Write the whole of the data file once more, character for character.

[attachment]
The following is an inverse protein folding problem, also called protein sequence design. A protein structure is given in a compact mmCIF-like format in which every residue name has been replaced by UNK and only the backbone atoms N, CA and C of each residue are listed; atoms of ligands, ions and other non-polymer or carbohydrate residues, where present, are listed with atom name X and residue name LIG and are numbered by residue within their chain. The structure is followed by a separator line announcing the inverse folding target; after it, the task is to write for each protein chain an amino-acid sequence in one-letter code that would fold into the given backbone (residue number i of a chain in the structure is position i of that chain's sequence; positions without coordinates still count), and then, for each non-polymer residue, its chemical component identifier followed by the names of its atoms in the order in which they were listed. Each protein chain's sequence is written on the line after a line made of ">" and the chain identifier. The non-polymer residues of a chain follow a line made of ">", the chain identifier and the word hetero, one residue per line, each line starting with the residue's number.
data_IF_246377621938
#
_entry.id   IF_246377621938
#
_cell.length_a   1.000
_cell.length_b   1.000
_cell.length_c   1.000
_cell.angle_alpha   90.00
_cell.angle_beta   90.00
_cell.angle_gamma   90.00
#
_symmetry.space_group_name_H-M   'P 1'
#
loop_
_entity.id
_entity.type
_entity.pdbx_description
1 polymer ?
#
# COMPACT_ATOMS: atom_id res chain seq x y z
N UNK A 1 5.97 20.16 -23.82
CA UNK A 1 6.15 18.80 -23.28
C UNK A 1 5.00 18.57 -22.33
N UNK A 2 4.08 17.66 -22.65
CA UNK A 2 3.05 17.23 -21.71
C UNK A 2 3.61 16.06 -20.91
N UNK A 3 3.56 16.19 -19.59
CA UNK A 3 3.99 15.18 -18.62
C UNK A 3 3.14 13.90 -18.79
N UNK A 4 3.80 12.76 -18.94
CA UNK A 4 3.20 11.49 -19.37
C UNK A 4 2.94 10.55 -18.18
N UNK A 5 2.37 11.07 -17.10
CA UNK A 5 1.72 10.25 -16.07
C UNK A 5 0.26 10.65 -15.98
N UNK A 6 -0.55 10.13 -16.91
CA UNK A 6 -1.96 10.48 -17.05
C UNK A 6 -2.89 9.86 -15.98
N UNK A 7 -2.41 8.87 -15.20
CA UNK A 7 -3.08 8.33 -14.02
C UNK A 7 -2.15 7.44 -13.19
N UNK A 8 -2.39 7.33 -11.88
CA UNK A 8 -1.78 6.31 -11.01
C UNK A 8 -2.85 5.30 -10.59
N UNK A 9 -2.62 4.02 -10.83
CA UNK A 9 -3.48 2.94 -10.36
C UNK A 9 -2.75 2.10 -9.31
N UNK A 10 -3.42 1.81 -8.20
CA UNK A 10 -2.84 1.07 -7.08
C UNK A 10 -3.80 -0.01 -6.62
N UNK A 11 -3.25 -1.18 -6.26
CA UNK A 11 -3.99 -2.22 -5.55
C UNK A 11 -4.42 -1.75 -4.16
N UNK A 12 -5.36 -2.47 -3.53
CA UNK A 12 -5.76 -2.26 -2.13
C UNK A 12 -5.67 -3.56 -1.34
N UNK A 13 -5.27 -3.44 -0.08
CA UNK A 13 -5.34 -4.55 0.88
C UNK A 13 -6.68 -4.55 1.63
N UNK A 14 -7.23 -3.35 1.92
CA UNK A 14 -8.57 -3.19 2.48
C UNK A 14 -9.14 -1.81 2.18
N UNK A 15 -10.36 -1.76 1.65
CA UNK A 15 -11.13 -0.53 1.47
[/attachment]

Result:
The following is an inverse protein folding problem, also called protein sequence design. A protein structure is given in a compact mmCIF-like format in which every residue name has been replaced by UNK and only the backbone atoms N, CA and C of each residue are listed; atoms of ligands, ions and other non-polymer or carbohydrate residues, where present, are listed with atom name X and residue name LIG and are numbered by residue within their chain. The structure is followed by a separator line announcing the inverse folding target; after it, the task is to write for each protein chain an amino-acid sequence in one-letter code that would fold into the given backbone (residue number i of a chain in the structure is position i of that chain's sequence; positions without coordinates still count), and then, for each non-polymer residue, its chemical component identifier followed by the names of its atoms in the order in which they were listed. Each protein chain's sequence is written on the line after a line made of ">" and the chain identifier. The non-polymer residues of a chain follow a line made of ">", the chain identifier and the word hetero, one residue per line, each line starting with the residue's number.
data_IF_246377621938
#
_entry.id   IF_246377621938
#
_cell.length_a   1.000
_cell.length_b   1.000
_cell.length_c   1.000
_cell.angle_alpha   90.00
_cell.angle_beta   90.00
_cell.angle_gamma   90.00
#
_symmetry.space_group_name_H-M   'P 1'
#
loop_
_entity.id
_entity.type
_entity.pdbx_description
1 polymer ?
#
# COMPACT_ATOMS: atom_id res chain seq x y z
N UNK A 1 5.97 20.16 -23.82
CA UNK A 1 6.15 18.80 -23.28
C UNK A 1 5.00 18.57 -22.33
N UNK A 2 4.08 17.66 -22.65
CA UNK A 2 3.05 17.23 -21.71
C UNK A 2 3.61 16.06 -20.91
N UNK A 3 3.56 16.19 -19.59
CA UNK A 3 3.99 15.18 -18.62
C UNK A 3 3.14 13.90 -18.79
N UNK A 4 3.80 12.76 -18.94
CA UNK A 4 3.20 11.49 -19.37
C UNK A 4 2.94 10.55 -18.18
N UNK A 5 2.37 11.07 -17.10
CA UNK A 5 1.72 10.25 -16.07
C UNK A 5 0.26 10.65 -15.98
N UNK A 6 -0.55 10.13 -16.91
CA UNK A 6 -1.96 10.48 -17.05
C UNK A 6 -2.89 9.86 -15.98
N UNK A 7 -2.41 8.87 -15.20
CA UNK A 7 -3.08 8.33 -14.02
C UNK A 7 -2.15 7.44 -13.19
N UNK A 8 -2.39 7.33 -11.88
CA UNK A 8 -1.78 6.31 -11.01
C UNK A 8 -2.85 5.30 -10.59
N UNK A 9 -2.62 4.02 -10.83
CA UNK A 9 -3.48 2.94 -10.36
C UNK A 9 -2.75 2.10 -9.31
N UNK A 10 -3.42 1.81 -8.20
CA UNK A 10 -2.84 1.07 -7.08
C UNK A 10 -3.80 -0.01 -6.62
N UNK A 11 -3.25 -1.18 -6.26
CA UNK A 11 -3.99 -2.22 -5.55
C UNK A 11 -4.42 -1.75 -4.16
N UNK A 12 -5.36 -2.47 -3.53
CA UNK A 12 -5.76 -2.26 -2.13
C UNK A 12 -5.67 -3.56 -1.34
N UNK A 13 -5.27 -3.44 -0.08
CA UNK A 13 -5.34 -4.55 0.88
C UNK A 13 -6.68 -4.55 1.63
N UNK A 14 -7.23 -3.35 1.92
CA UNK A 14 -8.57 -3.19 2.48
C UNK A 14 -9.14 -1.81 2.18
N UNK A 15 -10.36 -1.76 1.65
CA UNK A 15 -11.13 -0.53 1.47